"Join in, quick. Keep 'em all occupied..."
Backus entered the game, handing the slip to Spencer, and proceeded, effortlessly, to decimate one of the opposing teams. Spencer, who was a moment or two behind her, gazed at her with new respect.
"Where did you learn to play like that?"
"Had to do something while I was waiting for an assignment they'd let me on, back home. Would'a blown my stack otherwise."
One of the remaining players, Solar, according to the legend, was showing an unhealthy interest in cutting her to pieces, and Backus needed to give all her attention to the game for a few minutes. So much so that she didn't hear Richards the first time round. The second time his voice in her ear made her jump, and lose several points as Solar scored a direct hit.
"Dammit, Richards!" Expression grim, Backus retaliated, narrowly missing her target - but Richards laid his hand over hers.
"Let 'im kill you."
"What! Why?" She shook off his hand and continued playing.
"I think that's Ghost."
"Why would a hacker be playing games?"
"Dunno. R&R? Doesn't matter. We need to get back to base so we can trace 'im. Let 'im kill you."
"Not without a fight..."
Three minutes later Solar did manage to 'kill' Backus - but not until suffering severe losses himself. Backus wasn't exactly pleased with her defeat. But at least you gave as good as you got. Malone would say you acquitted yourself honourably. And, she consoled herself, if it was Ghost and he was as good as they thought, she'd done OK...
The entire operation had only taken them an hour and a half: Bodie was still in conference with Malone when they returned to base. Richards handed her the precious disk with the information he'd saved while she'd kept Ghost - if it was Ghost - busy, and left her to it. Fifteen minutes later she had a location. The only problem was that, according to every record she could access, the only thing there was a multi-storey car park...
Spencer had appeared at her shoulder, his frown mirroring her own.
"Are you sure that's the right place?"
"Yeah. Everything leads to here. Do we have an overhead view of that area on file? The satellite's out of range."
A four-month-old aerial photograph confirmed that it was, indeed, a car park. Backus and Spencer looked at each other.
"A car park. Unlikely, isn't it?"
Backus nodded. "Guess someone'll have to go check it out."
"You're very keen to get out of the office today..."
"I wasn't volunteering."
Spencer smiled, about to reply - when the lights suddenly dimmed fractionally. There was a moment's tense silence, then everyone dived for their terminals.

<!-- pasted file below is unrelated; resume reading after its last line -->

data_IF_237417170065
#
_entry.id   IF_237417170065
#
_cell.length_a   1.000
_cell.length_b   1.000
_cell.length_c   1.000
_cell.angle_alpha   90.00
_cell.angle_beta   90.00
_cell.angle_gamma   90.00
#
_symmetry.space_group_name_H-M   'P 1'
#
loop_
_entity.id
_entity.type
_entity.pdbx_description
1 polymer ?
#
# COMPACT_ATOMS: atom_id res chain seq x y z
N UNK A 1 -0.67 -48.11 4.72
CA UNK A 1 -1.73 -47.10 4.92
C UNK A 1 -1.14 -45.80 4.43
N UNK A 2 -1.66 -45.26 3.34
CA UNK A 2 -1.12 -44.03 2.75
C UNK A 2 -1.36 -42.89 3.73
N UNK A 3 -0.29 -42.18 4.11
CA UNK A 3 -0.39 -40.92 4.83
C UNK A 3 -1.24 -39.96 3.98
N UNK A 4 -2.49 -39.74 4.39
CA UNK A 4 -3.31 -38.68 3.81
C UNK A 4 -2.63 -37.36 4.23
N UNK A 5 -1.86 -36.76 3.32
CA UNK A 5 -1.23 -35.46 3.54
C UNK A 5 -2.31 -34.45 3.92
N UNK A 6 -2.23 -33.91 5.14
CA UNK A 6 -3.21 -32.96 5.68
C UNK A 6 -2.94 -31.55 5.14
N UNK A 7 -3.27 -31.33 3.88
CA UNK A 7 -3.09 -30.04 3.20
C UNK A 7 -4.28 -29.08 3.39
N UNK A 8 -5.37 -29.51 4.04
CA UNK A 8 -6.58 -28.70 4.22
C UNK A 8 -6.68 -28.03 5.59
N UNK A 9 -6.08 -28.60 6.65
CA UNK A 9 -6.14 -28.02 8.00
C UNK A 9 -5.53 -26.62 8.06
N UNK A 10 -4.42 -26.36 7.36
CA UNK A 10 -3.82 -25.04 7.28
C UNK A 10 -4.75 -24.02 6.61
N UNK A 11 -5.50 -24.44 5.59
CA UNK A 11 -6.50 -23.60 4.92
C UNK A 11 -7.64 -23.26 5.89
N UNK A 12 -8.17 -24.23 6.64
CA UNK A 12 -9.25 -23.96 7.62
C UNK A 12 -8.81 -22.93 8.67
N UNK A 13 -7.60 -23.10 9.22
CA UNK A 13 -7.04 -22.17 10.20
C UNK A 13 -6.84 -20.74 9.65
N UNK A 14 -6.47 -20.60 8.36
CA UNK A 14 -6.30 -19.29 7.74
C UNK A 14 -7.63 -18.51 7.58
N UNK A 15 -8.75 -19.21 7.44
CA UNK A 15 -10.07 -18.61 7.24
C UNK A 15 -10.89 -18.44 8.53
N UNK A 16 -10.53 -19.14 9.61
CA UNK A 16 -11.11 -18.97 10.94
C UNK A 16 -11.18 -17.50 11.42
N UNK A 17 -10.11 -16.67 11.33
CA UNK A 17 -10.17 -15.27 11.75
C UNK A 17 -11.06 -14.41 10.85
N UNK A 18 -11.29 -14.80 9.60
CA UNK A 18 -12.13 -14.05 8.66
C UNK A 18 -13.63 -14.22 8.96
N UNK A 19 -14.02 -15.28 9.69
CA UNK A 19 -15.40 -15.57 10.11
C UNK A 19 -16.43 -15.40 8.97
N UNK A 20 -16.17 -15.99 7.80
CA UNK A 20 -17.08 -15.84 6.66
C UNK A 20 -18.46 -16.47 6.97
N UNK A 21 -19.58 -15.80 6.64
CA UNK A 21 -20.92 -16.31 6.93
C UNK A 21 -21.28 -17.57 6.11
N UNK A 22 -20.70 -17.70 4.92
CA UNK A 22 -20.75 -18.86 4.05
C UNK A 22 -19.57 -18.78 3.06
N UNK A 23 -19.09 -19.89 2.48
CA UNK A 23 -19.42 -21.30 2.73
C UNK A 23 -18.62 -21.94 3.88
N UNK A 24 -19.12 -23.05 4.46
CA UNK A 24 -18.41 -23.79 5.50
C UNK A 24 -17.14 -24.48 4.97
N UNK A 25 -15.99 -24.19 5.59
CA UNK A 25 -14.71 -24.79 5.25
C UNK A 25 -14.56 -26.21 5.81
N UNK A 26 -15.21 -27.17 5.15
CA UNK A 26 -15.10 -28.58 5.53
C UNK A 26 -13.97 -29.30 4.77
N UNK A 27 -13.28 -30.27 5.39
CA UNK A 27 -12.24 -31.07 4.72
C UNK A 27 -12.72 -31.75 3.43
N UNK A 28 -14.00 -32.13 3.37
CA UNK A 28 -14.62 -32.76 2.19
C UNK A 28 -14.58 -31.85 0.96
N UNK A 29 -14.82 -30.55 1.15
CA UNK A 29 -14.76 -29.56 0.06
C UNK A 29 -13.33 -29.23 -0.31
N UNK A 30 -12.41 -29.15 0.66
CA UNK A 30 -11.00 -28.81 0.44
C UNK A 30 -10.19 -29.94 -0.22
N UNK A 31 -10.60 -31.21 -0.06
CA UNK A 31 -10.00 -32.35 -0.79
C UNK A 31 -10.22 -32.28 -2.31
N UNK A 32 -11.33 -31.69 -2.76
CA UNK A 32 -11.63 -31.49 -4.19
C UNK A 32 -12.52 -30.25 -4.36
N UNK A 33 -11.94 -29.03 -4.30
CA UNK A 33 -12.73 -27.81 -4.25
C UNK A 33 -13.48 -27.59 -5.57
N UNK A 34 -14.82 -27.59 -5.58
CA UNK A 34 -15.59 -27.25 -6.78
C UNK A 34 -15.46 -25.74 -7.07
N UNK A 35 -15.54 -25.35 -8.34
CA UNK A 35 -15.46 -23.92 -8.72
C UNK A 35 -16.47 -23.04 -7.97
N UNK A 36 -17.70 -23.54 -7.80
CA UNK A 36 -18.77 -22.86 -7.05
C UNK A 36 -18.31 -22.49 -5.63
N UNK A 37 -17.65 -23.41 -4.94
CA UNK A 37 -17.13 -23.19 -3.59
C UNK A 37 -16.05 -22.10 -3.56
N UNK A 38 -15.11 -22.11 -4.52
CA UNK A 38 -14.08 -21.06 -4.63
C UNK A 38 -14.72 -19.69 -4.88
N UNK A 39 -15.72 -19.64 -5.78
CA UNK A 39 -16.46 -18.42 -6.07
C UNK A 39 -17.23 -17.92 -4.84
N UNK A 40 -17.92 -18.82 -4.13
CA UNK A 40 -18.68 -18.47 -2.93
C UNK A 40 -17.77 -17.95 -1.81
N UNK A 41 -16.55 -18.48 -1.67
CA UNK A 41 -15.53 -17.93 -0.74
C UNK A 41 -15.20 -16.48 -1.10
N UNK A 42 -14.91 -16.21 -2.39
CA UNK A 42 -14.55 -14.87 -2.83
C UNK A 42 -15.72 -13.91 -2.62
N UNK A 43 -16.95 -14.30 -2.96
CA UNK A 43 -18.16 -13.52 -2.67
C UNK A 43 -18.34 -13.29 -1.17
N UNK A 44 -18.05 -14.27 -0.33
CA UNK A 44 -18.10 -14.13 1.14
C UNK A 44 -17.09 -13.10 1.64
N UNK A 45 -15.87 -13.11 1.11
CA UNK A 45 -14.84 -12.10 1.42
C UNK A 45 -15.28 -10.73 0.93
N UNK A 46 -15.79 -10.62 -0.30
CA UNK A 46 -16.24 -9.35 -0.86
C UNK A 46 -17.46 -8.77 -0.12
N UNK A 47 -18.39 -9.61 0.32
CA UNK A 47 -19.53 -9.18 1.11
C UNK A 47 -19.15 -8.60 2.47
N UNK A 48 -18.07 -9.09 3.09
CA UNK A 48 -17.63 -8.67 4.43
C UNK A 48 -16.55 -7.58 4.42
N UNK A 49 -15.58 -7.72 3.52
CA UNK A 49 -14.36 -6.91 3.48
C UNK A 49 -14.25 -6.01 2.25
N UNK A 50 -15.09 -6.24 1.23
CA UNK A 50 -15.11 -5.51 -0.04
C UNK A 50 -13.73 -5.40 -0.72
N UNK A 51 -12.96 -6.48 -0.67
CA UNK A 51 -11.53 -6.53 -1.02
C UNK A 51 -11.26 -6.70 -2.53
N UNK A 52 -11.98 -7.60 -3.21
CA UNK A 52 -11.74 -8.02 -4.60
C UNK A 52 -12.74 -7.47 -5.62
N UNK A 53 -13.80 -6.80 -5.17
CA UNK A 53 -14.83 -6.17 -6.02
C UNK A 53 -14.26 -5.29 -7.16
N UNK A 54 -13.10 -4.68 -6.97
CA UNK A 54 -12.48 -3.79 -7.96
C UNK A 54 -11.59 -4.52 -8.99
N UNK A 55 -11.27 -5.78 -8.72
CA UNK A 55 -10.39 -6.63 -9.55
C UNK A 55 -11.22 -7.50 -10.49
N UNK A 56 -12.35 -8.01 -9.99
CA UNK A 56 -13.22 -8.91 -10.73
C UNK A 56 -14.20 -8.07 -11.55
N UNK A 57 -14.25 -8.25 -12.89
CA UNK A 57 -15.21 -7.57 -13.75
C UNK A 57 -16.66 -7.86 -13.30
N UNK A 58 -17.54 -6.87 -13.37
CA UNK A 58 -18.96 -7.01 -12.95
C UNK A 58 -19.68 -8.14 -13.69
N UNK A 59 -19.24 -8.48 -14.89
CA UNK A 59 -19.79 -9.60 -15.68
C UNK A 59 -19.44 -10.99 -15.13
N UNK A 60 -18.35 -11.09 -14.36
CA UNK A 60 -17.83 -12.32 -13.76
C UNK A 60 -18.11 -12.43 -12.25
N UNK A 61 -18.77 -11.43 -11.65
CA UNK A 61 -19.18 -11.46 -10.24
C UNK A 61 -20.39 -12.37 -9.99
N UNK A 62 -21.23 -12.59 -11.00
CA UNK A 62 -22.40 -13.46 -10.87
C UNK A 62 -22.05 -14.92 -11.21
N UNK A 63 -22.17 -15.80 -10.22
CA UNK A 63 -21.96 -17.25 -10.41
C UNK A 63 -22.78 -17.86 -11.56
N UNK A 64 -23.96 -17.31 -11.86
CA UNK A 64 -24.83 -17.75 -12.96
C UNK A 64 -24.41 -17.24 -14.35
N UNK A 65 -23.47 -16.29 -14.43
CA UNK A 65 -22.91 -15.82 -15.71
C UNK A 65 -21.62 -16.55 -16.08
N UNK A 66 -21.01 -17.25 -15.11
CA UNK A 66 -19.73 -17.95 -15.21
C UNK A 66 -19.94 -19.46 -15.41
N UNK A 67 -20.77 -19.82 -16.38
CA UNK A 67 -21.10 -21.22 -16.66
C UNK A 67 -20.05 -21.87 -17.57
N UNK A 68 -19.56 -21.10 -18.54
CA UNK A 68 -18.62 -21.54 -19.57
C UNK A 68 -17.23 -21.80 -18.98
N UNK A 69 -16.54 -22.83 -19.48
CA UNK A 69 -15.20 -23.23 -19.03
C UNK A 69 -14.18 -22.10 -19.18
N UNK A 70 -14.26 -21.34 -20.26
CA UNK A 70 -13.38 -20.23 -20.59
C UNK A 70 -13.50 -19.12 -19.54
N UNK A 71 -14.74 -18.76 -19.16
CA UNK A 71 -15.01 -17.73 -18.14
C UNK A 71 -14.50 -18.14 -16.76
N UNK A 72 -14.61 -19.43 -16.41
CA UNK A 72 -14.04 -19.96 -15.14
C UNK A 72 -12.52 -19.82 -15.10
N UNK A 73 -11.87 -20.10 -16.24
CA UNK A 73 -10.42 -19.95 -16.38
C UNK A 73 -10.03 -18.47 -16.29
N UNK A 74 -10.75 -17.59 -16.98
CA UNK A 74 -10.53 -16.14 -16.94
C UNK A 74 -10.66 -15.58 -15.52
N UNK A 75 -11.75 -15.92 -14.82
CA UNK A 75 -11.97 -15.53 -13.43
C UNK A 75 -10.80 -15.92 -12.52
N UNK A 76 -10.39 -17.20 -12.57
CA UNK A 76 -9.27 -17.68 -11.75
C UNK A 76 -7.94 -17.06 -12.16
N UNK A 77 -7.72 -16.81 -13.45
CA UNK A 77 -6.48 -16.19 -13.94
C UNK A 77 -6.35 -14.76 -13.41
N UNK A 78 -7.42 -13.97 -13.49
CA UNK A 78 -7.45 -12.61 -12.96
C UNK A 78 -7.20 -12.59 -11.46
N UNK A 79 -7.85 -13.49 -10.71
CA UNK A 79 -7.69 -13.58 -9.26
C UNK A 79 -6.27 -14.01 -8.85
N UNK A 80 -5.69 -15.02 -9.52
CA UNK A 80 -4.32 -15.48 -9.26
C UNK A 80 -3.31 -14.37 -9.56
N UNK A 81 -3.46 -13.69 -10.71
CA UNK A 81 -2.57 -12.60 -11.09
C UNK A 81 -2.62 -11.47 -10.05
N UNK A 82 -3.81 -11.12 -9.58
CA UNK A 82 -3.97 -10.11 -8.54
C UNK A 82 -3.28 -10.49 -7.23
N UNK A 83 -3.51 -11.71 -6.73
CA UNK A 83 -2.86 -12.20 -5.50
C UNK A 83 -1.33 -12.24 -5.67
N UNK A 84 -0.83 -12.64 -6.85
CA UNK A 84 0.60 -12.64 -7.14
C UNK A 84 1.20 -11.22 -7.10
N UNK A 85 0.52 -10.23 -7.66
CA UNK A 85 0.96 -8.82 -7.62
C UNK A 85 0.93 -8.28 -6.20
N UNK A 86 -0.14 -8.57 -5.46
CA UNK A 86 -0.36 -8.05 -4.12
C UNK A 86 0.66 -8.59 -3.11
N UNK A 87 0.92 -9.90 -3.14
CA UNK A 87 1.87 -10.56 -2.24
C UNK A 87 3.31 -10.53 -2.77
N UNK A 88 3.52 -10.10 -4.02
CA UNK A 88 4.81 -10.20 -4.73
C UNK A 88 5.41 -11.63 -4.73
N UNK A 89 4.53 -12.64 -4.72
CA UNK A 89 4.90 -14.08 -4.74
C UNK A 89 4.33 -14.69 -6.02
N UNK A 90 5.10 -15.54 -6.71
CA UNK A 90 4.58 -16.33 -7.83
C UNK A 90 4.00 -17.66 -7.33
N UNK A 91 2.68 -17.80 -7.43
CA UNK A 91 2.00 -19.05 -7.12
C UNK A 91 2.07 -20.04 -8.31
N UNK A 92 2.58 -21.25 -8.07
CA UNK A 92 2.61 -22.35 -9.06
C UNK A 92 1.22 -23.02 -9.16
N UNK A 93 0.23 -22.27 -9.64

"Trace it!" yelled Backus to everyone in general as every screen turned black. Long seconds later a small image appeared in the centre of the darkness. An ear of grain, a cheerful, sunny yellow in colour. Underneath it, picked out in jewel-bright golden lettering was one word -
"What the devil is going on?" Malone was standing in his office doorway, Bodie beside him.
"I think it's our first contact, sir."
"And did anyone manage to trace it?"
He nodded, unsurprised. "Does anyone recognise the symbol? Does it mean anything to anyone?"
Backus glanced around at her colleagues' blank faces, and shook her head. "I guess not, sir."
Malone sighed. "Well, check it out. If anyone has any sudden inspirations, please let me know."
He turned back to his desk, but Bodie moved out into the room. He paused at Backus's terminal, frowning thoughtfully.
"Check. Check what? Checkmate? Check our security? Check them before they go any further? Czechoslovakia? Check it out? Check in? Hounds-tooth check?" He shook his head, and glanced at Backus. "It could be almost anything. A clue, a challenge, a warning, a red herring... And why grain?"
Backus shrugged. "Bread?"
"Staff of life?"
Backus stared at Stevenson. "Demeter?"
She nodded. "Greek myth. Demeter was the corn goddess. Her daughter was kidnapped by the god of the underworld - he'd fallen in love with her. Demeter mourned for her daughter, and while she was mourning nothing would grow. Demeter got her back in the end, but only for six months of each year: the girl had eaten six pomegranate seeds while she was in the underworld, and had to spend half the year there." She shrugged. "It's supposed to explain why we have summer and winter."
Bodie inclined his head. "What would happen if there was no grain?"